Exhibitions and Museums: When Are They Art?

Video of a talk given at the Aesthetics Research Centre of the University of Kent on April 3rd 2019.



Elisa Caldarola (2022), “Katharina Grosse: It Wasn’t Us”, in Bloomsbury Contemporary Aesthetics, edited by Darren Hudson Hick, London: Bloomsbury, forthcoming.

Katharina Grosse’s It Wasn’t Us was on show at the Hamburger Bahnhof Museum in Berlin, between 14 June, 2020 and 10 January 2021. In the main hall of this nineteenth century train station, now a museum, stood massive, abstractly sculpted, kaleidoscopically painted Styrofoam blocks; parts of the main hall floor, of the outdoor space behind the building, and of the façade of the museum’s extension were also painted kaleidoscopically. Here I shall examine three aspects of this work: its relationship with pictorial, sculptural and architectural works; its links with the Hamburger Bahnhof building; and its interactive character.

Katharina Grosse, It Wasn’t Us, Hamburger Bahnhof, Berlin (2020-2021)

Elisa Caldarola, “On Experiencing Installation Art”, The Journal of Aesthetics and Art Criticism, 78: 3, 2020.

Robert Irwin, Untitled, 1971, Walker Arts Centre

This paper is part of the symposium on installation art I co-edited with Gemma Argüello (UNAM), which presents articles by Argüello, Eleen Deprez (University of Kent), Ken Wilder (University of the Arts, London) and myself.


Elisa Caldarola “Martin Creed: Conceptual Art and More”, in D. Dal Sasso and E. Schellekens (eds.), “Aesthetics, Philosophy and Martin Creed”, London: Bloomsbury, 2021 forthcoming.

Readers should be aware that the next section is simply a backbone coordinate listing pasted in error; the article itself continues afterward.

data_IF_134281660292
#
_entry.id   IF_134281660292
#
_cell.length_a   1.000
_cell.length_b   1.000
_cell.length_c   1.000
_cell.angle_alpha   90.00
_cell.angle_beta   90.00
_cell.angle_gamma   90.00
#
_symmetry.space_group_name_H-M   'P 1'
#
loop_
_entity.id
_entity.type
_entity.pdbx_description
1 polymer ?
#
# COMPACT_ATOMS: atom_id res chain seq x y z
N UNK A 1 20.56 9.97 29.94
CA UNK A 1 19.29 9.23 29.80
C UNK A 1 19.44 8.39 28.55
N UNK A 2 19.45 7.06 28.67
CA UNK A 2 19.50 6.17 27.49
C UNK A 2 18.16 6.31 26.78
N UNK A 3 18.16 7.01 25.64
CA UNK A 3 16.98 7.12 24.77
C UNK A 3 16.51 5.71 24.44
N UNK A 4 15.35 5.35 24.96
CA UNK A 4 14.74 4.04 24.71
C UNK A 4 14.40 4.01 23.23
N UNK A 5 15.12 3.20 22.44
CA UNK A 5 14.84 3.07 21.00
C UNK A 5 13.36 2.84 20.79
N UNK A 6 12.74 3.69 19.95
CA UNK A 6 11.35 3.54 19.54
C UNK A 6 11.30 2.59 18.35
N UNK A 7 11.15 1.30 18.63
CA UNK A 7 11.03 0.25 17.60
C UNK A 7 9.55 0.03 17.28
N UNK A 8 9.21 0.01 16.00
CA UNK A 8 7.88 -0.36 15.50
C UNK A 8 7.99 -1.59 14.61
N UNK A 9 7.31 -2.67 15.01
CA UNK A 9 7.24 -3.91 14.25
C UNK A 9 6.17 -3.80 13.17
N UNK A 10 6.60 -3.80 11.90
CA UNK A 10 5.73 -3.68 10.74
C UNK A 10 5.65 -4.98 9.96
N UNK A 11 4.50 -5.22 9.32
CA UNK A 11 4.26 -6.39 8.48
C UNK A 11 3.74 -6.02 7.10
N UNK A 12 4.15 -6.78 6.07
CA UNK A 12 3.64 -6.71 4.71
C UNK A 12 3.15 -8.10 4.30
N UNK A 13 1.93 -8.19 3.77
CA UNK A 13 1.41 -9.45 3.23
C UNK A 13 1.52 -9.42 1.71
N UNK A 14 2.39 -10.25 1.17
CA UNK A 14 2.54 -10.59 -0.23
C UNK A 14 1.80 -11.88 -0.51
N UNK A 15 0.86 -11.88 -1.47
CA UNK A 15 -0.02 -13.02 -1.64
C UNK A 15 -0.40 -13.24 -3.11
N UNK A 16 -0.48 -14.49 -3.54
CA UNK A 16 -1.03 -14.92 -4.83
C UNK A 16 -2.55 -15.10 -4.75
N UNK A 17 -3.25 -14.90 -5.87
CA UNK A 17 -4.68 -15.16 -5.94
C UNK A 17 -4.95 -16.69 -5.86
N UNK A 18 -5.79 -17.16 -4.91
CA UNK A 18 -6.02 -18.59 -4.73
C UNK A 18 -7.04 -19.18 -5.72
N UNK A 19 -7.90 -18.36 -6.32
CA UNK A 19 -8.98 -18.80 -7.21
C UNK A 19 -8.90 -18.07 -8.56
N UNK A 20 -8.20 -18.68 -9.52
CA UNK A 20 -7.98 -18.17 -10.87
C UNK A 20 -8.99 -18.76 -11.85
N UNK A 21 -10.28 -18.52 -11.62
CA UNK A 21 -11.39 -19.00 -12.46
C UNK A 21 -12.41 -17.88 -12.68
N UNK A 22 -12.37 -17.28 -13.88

Abstract: In this paper, I put forward a philosophical analysis of some works by Martin Creed. I suggest that all the works under consideration are works of conceptual art as well as of installation art, and that they display significant expressive properties. The paper is structured as follows: in the first section, I claim that the works are ontologically similar and that they all appear problematic, because it is not very clear how they should be appreciated as artworks; in the second section, I argue that the works belong to the genre conceptual art, that they are presented for intellectual appreciation, and that this is compatible with the fact that they also have expressive properties; in the third section, I submit that the works also belong to the category installation art and I explain what expressive properties they display. In the conclusion, I remark briefly on the interaction between the intellectual and aesthetic appreciation of Creed’s works.

Elisa Caldarola, “Filosofia dell’arte contemporanea. Installazioni, siti, idee”, Macerata: Quodlibet, 2020.

Martin Creed, The lights going on and off, Park Avenue Armory, NYC, 2016; photo: Elisa Caldarola

I have a forthcoming monograph, in Italian, on installation art, exhibition installations, site-specific art, conceptual art and street art.

More info here: https://www.quodlibet.it/libro/9788822905307

Here’s the blurb (in Italian):